for eight months and it did the trick about a month after we came into power, but not before. My hon. friend, the Minister of Public Works, succeeded in getting put into that agreement a very important clause, and that was a provision that should any disputes subsequently arise within, I think five years, it would be decided by one man named in the agreement to act on behalf of the mine owners, and another man to act on behalf of the miners, and if these 36
two failed to agree on a third the Minister of Labour would appoint him.
Under that agreement there have been several disputes settled in the Crowsnest Pass, and we have had no serious strike since it was entered into. My right hon. friend need not be too gay about sending the Minister of Public Works to Vancouver Island. There are some disputes more difficult to settle than others, as he has lived long enough to know. He was Prime Minister of this country for 22 months, during which there was a strike at Springhill, and he did not succeed in settling it.
He was here and saw the militia sent to three points in Nova .Scotia; yet he did not raise any disturbance about it. As far as concerns anything which has occurred since the rioting and unlawful acts on Vancouver Island, I am glad to know that the Government of British Columbia has recognized the fact that it is their duty to preserve law and order in all parts of that province, and I am very glad to know that they are vigorously performing their duty in that regard.
Minister of Labour seems to be under the belief or suspicion that members on this side of the House are conducting a concerted attack upon these votes in order to attack the minister himself. I am sure that there is no desire on the part of any member on this side of the House to deal unfairly with the Minister of Labour or -with the vote that he has passed, or is asking this committee to pass. All that this Committee wants is a fair and reasonable explanation by the minister of the part that he and his department have played in this very serious labour disturbance that has agitated the province of British Columbia and, in fact, practically the whole of Canada during the last year and a half. It seems to me that the minister has absolutely failed to meet the point of criticism from this side. Not only has he failed, but the hon. gentlemen from the province of British Columbia, who have undertaken to defend the minister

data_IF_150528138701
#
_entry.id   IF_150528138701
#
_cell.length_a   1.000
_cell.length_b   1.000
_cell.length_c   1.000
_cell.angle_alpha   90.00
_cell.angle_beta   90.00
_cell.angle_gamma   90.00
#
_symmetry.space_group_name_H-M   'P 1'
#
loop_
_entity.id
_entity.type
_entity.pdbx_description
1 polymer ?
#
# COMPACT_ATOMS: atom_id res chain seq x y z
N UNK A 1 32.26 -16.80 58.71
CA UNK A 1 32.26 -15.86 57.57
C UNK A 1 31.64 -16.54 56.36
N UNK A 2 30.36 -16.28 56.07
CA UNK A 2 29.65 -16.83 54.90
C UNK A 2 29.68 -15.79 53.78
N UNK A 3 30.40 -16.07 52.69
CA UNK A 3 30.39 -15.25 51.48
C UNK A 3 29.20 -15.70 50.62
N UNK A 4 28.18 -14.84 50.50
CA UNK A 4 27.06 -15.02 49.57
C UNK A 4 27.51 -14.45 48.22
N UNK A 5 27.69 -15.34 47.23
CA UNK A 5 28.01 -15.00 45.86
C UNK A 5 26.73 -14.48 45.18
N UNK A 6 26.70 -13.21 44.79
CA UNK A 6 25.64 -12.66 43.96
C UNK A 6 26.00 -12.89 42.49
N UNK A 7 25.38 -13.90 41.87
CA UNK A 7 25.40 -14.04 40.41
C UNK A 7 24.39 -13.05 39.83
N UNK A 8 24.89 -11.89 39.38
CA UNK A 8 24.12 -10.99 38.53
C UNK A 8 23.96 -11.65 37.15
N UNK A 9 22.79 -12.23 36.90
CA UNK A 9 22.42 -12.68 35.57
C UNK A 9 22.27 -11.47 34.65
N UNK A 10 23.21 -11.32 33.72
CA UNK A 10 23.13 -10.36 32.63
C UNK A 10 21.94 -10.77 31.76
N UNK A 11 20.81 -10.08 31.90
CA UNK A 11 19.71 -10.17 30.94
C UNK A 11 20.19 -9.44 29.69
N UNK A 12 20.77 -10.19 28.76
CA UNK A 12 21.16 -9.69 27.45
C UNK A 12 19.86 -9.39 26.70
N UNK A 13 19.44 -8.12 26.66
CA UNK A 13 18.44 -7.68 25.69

and his department" and to show that the minister has earned out his responsibility in a proper way in this matter, have absolutely failed to meet the real point of the criticism. The minister knows very well that in my country we do not believe in putting out a prairie fire after it has devastated forty or fifty miles of country; we believe that a prairie fire is such a dangerous thing that we must attack it right at the beginning or as near the beginning as possible.
I take up this report of the special commissioner appointed by the minister, and what do I find? The minister says that we are somewhat previous in our discussions because we have not had certain returns brought down. So far as that is concerned, I might retort that the minister is previous in asking us to vote these sums of money until information, to which the House is entitled in connection with his department, is brought down.
From the somewhat incomplete report of a certain part of the events which took place on Vancouver Island in connection with this strike, what do we find in regard to the minister carrying out his responsibility as Minister of Labour, as the one upon whom devolves the responsibility of seeking to avert these unfortunate crises that sometimes arise between labour and capital? What evidence have we from the minister's own statement that he has actually seriously undertaken to carry out that responsibility? In the report of his special commissioner, so far as the inception of the trouble is concerned, we have one document signed by the Minister of Labour, that is the telegram in which he tells the contending parties on Vancouver Island, the mine owners and the miners, what their duty is under the Industrial Disputes Act. In other words, he tells them what they already know, that before striking they should have applied for a conciliation board.
In my judgment, the whole
II p.m. trend of the Minister's statement is to the effect that the men were to blame for the strike. From the facts I do not find that the mine owners communicated with the minister or with the Department of Mines of the province of British Columbia in connection with the trouble, but I find in this report four communications, three addressed to the Minister of Labour at Ottawa and one addressed to the Premier of the province of British Columbia, in which representatives of the different
labour organizations addressed themselves to the minister to see if some way could not be found out of the serious difficulty in which those miners found themselves as the result of the disagreement between them and the mine owners. So far as I am concerned, the real essence of the criticism against the minister is the fact that, from the month of September, 1912, until the strike became general on the first of May, 1913, the minister, beyond sending the telegram pointing out to the miners of Vancouver Island what they already knew to be their duty under the Industrial Disputes Act, month by month sat still, realizing that the dispute was not settled, realizing that if it were not settled it must inevitably become worse as the disease spread.